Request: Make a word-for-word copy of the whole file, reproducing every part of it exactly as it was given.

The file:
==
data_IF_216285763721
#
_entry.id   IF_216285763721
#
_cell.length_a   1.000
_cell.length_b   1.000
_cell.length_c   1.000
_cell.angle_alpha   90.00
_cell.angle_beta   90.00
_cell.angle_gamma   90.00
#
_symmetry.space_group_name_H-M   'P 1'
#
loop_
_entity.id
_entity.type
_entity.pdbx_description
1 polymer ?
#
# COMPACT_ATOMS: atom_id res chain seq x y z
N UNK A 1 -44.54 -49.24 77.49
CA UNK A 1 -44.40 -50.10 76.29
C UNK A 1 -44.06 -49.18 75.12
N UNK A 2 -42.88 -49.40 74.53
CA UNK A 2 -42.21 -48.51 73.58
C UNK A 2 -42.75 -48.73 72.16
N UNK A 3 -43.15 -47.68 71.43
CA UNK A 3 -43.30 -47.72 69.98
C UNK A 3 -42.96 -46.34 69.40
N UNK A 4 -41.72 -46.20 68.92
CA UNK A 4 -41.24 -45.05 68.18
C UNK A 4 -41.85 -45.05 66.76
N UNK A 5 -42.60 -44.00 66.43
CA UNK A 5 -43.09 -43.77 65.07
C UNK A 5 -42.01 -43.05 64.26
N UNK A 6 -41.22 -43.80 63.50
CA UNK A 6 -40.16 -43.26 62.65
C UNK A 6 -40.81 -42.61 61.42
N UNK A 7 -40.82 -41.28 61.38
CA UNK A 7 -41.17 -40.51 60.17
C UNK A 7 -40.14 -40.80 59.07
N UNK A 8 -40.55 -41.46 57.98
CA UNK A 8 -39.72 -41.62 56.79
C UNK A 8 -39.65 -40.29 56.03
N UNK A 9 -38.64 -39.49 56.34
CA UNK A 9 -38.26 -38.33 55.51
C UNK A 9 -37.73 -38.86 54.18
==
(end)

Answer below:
data_IF_216285763721
#
_entry.id   IF_216285763721
#
_cell.length_a   1.000
_cell.length_b   1.000
_cell.length_c   1.000
_cell.angle_alpha   90.00
_cell.angle_beta   90.00
_cell.angle_gamma   90.00
#
_symmetry.space_group_name_H-M   'P 1'
#
loop_
_entity.id
_entity.type
_entity.pdbx_description
1 polymer ?
#
# COMPACT_ATOMS: atom_id res chain seq x y z
N UNK A 1 -44.54 -49.24 77.49
CA UNK A 1 -44.40 -50.10 76.29
C UNK A 1 -44.06 -49.18 75.12
N UNK A 2 -42.88 -49.40 74.53
CA UNK A 2 -42.21 -48.51 73.58
C UNK A 2 -42.75 -48.73 72.16
N UNK A 3 -43.15 -47.68 71.43
CA UNK A 3 -43.30 -47.72 69.98
C UNK A 3 -42.96 -46.34 69.40
N UNK A 4 -41.72 -46.20 68.92
CA UNK A 4 -41.24 -45.05 68.18
C UNK A 4 -41.85 -45.05 66.76
N UNK A 5 -42.60 -44.00 66.43
CA UNK A 5 -43.09 -43.77 65.07
C UNK A 5 -42.01 -43.05 64.26
N UNK A 6 -41.22 -43.80 63.50
CA UNK A 6 -40.16 -43.26 62.65
C UNK A 6 -40.81 -42.61 61.42
N UNK A 7 -40.82 -41.28 61.38
CA UNK A 7 -41.17 -40.51 60.17
C UNK A 7 -40.14 -40.80 59.07
N UNK A 8 -40.55 -41.46 57.98
CA UNK A 8 -39.72 -41.62 56.79
C UNK A 8 -39.65 -40.29 56.03
N UNK A 9 -38.64 -39.49 56.34
CA UNK A 9 -38.26 -38.33 55.51
C UNK A 9 -37.73 -38.86 54.18